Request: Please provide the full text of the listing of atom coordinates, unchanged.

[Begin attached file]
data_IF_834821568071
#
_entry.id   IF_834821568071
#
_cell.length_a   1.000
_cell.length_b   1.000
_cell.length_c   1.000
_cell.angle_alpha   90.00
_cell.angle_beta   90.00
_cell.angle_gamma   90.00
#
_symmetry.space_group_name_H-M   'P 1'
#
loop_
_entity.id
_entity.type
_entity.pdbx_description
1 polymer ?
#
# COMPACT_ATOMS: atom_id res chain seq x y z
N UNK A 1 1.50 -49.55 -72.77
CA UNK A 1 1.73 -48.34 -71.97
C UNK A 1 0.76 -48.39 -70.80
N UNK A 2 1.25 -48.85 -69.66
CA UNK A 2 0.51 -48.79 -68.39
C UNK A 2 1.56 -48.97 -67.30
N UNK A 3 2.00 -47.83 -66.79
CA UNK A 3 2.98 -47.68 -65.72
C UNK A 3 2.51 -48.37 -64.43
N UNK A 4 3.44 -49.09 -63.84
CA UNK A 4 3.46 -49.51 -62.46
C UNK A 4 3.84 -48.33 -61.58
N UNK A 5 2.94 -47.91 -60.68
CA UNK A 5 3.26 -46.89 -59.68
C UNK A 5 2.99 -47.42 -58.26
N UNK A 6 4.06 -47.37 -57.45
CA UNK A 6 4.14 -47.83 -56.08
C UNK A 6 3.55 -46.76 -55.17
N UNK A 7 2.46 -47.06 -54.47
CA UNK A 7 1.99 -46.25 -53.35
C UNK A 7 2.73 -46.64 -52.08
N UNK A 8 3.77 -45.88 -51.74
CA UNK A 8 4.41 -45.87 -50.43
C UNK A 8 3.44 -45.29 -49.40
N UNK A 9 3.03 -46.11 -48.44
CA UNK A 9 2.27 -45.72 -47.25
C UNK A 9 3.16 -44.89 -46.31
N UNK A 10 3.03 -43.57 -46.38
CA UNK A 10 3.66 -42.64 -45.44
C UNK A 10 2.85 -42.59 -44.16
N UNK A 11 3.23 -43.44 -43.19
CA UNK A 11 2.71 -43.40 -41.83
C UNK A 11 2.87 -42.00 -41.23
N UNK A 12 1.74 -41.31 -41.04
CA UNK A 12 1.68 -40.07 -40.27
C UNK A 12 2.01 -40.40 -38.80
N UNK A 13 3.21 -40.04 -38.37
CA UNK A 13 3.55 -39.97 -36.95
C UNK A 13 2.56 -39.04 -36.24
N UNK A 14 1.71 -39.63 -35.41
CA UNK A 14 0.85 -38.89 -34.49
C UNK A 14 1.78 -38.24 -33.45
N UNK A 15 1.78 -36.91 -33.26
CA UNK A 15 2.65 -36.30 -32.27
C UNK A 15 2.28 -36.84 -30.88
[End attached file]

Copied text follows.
data_IF_834821568071
#
_entry.id   IF_834821568071
#
_cell.length_a   1.000
_cell.length_b   1.000
_cell.length_c   1.000
_cell.angle_alpha   90.00
_cell.angle_beta   90.00
_cell.angle_gamma   90.00
#
_symmetry.space_group_name_H-M   'P 1'
#
loop_
_entity.id
_entity.type
_entity.pdbx_description
1 polymer ?
#
# COMPACT_ATOMS: atom_id res chain seq x y z
N UNK A 1 1.50 -49.55 -72.77
CA UNK A 1 1.73 -48.34 -71.97
C UNK A 1 0.76 -48.39 -70.80
N UNK A 2 1.25 -48.85 -69.66
CA UNK A 2 0.51 -48.79 -68.39
C UNK A 2 1.56 -48.97 -67.30
N UNK A 3 2.00 -47.83 -66.79
CA UNK A 3 2.98 -47.68 -65.72
C UNK A 3 2.51 -48.37 -64.43
N UNK A 4 3.44 -49.09 -63.84
CA UNK A 4 3.46 -49.51 -62.46
C UNK A 4 3.84 -48.33 -61.58
N UNK A 5 2.94 -47.91 -60.68
CA UNK A 5 3.26 -46.89 -59.68
C UNK A 5 2.99 -47.42 -58.26
N UNK A 6 4.06 -47.37 -57.45
CA UNK A 6 4.14 -47.83 -56.08
C UNK A 6 3.55 -46.76 -55.17
N UNK A 7 2.46 -47.06 -54.47
CA UNK A 7 1.99 -46.25 -53.35
C UNK A 7 2.73 -46.64 -52.08
N UNK A 8 3.77 -45.88 -51.74
CA UNK A 8 4.41 -45.87 -50.43
C UNK A 8 3.44 -45.29 -49.40
N UNK A 9 3.03 -46.11 -48.44
CA UNK A 9 2.27 -45.72 -47.25
C UNK A 9 3.16 -44.89 -46.31
N UNK A 10 3.03 -43.57 -46.38
CA UNK A 10 3.66 -42.64 -45.44
C UNK A 10 2.85 -42.59 -44.16
N UNK A 11 3.23 -43.44 -43.19
CA UNK A 11 2.71 -43.40 -41.83
C UNK A 11 2.87 -42.00 -41.23
N UNK A 12 1.74 -41.31 -41.04
CA UNK A 12 1.68 -40.07 -40.27
C UNK A 12 2.01 -40.40 -38.80
N UNK A 13 3.21 -40.04 -38.37
CA UNK A 13 3.55 -39.97 -36.95
C UNK A 13 2.56 -39.04 -36.24
N UNK A 14 1.71 -39.63 -35.41
CA UNK A 14 0.85 -38.89 -34.49
C UNK A 14 1.78 -38.24 -33.45
N UNK A 15 1.78 -36.91 -33.26
CA UNK A 15 2.65 -36.30 -32.27
C UNK A 15 2.28 -36.84 -30.88